Finding the needle in the proteomic haystack
Researchers at the RIKEN have demonstrated that a technique for tagging and profiling proteins can be used to accurately classify anti-cancer drugs based on the molecules they target. The technique promises to accelerate the process of proteomic profiling and contribute to more effective drug discovery.
Researchers at the RIKEN Advanced Science Institute have demonstrated that a technique for tagging and profiling proteins can be used to accurately classify anti-cancer drugs based on the molecules they target. The technique, developed in collaboration with a researcher at the University of Tsukuba, promises to accelerate the process of proteomic profiling and contribute to more effective drug discovery.
While essential for effective treatment, our understanding of the complex relationship between drugs and their molecular targets is far from complete. Drug efficacy is thus low, and drugs are often accompanied by dangerous side effects. Targeted cancer therapies, which act by interfering with specific molecules contributing to tumor growth, can bring therapeutic benefits to certain patients, yet are not free of these problems. Solving them depends on connecting drugs to their molecular targets, a task complicated by the huge variety of proteins and complexity of drug-target networks.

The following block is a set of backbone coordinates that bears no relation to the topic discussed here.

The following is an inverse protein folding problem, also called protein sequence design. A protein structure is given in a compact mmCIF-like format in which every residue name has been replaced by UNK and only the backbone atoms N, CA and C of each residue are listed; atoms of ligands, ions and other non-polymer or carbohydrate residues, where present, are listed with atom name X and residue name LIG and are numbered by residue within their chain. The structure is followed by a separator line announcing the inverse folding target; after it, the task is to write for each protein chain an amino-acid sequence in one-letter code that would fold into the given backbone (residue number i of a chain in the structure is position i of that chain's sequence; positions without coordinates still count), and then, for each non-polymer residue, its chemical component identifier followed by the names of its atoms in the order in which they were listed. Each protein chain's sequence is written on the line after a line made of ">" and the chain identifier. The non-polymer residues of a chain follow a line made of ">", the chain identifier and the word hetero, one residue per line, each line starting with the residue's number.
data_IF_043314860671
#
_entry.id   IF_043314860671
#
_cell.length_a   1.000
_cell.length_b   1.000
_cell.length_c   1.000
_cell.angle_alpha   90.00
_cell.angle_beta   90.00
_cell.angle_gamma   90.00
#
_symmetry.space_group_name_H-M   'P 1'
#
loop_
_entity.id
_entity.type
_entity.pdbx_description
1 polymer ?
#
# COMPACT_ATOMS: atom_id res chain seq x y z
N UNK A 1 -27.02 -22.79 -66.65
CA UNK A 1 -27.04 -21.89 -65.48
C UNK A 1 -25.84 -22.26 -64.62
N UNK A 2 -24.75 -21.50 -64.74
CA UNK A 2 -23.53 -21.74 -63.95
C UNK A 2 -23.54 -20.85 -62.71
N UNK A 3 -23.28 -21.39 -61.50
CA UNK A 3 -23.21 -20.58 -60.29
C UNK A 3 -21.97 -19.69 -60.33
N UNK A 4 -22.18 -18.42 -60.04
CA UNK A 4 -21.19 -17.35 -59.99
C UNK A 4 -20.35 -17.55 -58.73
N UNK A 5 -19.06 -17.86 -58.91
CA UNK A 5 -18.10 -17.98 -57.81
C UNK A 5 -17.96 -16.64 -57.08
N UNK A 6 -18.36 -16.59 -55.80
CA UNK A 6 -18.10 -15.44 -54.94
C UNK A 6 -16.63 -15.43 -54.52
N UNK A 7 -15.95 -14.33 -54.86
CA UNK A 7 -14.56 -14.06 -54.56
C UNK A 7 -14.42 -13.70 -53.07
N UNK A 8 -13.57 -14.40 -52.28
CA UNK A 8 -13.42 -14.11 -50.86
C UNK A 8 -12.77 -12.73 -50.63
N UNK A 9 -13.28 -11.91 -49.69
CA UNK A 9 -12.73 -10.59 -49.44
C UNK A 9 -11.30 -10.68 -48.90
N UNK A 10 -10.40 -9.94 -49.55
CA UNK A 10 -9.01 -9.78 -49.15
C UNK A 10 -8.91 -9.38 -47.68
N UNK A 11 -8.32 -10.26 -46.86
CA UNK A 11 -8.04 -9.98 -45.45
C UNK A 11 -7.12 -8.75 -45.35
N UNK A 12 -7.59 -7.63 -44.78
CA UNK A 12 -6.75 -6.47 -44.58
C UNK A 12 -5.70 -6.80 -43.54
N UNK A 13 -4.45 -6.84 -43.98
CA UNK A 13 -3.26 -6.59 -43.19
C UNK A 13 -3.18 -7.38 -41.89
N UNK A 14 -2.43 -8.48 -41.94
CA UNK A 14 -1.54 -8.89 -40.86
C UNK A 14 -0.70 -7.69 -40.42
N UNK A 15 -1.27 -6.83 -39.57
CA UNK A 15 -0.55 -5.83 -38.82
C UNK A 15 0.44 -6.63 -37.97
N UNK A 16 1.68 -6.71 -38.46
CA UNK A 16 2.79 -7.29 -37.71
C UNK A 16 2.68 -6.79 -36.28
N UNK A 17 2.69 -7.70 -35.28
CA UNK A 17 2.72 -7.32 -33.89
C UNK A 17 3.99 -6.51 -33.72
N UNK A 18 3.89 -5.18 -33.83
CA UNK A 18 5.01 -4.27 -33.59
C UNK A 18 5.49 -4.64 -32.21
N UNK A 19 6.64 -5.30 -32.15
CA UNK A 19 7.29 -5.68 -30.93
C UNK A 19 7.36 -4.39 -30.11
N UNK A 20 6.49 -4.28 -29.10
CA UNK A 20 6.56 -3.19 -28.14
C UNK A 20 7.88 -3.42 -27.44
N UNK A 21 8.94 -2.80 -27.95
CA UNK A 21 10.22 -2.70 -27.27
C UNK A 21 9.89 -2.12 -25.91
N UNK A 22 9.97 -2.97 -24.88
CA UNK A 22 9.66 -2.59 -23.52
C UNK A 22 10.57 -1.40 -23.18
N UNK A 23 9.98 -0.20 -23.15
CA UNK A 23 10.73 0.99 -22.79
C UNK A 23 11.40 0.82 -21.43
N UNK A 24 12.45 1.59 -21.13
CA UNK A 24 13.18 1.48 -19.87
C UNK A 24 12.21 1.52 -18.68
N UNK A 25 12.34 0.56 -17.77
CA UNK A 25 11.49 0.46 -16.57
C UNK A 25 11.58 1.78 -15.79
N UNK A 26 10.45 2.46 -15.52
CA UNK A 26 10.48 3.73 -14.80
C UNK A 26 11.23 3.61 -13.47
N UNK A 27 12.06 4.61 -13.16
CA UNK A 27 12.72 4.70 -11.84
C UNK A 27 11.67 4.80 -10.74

In recent years, the field of proteomics has produced powerful techniques that simplify this task by accurately identifying proteins and their interactions. The research team used one of these techniques, two-dimensional difference gel electrophoresis (2D-DIGE), to analyze and compare changes of protein expression levels in HeLa cancer cells treated with 19 well-known anti-cancer agents. The method successfully classified compounds of different structures but sharing molecular target(s), while revealing that compounds previously reported to inhibit the same process in fact were clustered into different groups, highlighting differences in underlying interaction mechanisms.
Described in the journal Chemistry and Biology, the findings broaden the scope of proteomic profiling by enabling researchers to characterize specific compounds in terms of how they interact with biomolecules. While refining the drug discovery process, this advance also contributes to minimizing side-effects, potentially supporting the future development of safer and more effective anticancer drugs.
For more information, please contact:
Dr. Hiroyuki Osada
Dr. Makoto Muroi
Chemical Library Validation Team
RIKEN Advanced Science Institute (ASI)
Tel: +81-(0)48-467-4839 / Fax: +81-(0)48-462-4669
Ms. Tomoko Ikawa (PI officer)
Global Relations Office
Tel: +81-(0)48-462-1225 / Fax: +81-(0)48-462-4715
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